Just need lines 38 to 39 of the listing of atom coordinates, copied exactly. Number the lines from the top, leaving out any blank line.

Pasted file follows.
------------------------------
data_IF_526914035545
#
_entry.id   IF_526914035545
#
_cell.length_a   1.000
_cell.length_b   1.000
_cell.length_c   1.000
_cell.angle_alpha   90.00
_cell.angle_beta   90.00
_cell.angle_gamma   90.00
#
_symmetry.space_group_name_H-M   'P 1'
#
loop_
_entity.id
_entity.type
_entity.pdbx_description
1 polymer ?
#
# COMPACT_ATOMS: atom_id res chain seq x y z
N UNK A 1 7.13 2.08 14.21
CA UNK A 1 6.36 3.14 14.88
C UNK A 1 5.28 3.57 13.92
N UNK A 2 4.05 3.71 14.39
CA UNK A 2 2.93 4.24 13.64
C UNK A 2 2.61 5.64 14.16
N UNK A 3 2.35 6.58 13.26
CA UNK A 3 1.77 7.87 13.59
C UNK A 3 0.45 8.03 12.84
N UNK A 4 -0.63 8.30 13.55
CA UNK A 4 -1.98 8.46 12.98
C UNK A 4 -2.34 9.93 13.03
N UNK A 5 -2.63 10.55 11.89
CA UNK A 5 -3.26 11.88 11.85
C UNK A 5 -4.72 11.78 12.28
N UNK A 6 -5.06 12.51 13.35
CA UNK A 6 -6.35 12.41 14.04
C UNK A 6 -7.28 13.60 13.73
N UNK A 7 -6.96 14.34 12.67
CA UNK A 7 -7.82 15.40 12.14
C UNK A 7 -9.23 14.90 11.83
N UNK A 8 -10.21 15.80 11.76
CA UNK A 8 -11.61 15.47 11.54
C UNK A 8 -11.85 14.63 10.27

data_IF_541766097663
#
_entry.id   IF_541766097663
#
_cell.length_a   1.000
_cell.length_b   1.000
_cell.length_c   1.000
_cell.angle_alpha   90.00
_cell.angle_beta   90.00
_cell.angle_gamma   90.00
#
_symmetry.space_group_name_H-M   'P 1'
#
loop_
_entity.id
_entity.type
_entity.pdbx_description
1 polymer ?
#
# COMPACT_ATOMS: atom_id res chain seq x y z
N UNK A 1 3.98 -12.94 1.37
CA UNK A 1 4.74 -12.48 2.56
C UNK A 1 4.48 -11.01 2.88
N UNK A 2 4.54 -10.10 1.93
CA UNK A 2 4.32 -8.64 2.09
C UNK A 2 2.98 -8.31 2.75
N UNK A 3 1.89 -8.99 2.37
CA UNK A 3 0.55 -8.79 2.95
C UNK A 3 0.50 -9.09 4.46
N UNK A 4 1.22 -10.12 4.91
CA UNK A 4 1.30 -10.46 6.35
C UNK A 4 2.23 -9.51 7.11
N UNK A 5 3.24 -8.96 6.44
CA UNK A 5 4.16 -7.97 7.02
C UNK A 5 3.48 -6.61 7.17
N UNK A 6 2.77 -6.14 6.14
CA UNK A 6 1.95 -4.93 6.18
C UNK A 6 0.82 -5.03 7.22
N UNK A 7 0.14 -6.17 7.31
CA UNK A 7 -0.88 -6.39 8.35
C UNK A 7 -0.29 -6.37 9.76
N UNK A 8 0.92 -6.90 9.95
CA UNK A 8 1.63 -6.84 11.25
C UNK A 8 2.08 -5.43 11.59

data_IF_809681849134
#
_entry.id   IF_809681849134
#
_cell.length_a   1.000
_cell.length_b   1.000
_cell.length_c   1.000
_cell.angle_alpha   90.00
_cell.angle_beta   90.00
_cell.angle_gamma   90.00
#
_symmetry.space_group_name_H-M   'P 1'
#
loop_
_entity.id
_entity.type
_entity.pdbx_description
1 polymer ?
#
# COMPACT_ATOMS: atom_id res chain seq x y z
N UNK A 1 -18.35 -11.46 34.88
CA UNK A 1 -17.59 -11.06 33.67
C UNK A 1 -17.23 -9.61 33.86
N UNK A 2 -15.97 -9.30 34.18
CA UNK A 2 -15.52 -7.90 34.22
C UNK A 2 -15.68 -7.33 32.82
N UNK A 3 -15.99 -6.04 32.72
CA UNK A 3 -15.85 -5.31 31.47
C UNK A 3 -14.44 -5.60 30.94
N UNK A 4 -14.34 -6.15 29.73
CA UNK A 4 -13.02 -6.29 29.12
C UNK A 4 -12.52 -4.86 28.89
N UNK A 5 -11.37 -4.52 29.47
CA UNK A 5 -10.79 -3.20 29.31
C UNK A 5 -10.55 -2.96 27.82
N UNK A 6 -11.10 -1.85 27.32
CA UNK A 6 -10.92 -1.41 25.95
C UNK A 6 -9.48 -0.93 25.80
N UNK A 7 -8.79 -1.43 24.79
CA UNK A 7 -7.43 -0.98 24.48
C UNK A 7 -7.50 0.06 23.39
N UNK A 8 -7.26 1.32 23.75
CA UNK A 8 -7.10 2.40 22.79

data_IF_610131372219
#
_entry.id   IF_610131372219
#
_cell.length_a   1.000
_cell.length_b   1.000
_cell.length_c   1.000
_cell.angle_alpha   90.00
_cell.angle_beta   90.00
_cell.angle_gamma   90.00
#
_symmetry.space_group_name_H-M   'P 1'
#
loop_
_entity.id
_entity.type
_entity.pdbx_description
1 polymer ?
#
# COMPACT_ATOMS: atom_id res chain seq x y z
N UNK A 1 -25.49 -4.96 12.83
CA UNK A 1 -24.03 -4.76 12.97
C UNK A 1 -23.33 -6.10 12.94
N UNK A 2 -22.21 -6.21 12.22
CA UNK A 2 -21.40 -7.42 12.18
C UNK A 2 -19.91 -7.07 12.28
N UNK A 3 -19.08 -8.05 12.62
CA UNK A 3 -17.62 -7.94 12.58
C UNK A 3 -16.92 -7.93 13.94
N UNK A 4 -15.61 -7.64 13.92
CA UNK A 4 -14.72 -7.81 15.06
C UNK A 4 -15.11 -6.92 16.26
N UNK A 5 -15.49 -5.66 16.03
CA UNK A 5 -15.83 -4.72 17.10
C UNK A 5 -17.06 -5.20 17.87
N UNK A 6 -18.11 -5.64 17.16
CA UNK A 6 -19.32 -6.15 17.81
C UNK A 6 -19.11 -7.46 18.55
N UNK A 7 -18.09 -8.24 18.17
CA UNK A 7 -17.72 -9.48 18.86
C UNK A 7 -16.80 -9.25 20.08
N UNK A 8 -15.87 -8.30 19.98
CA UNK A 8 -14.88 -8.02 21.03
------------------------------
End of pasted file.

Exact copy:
C UNK A 6 -7.28 13.60 13.73
N UNK A 7 -6.96 14.34 12.67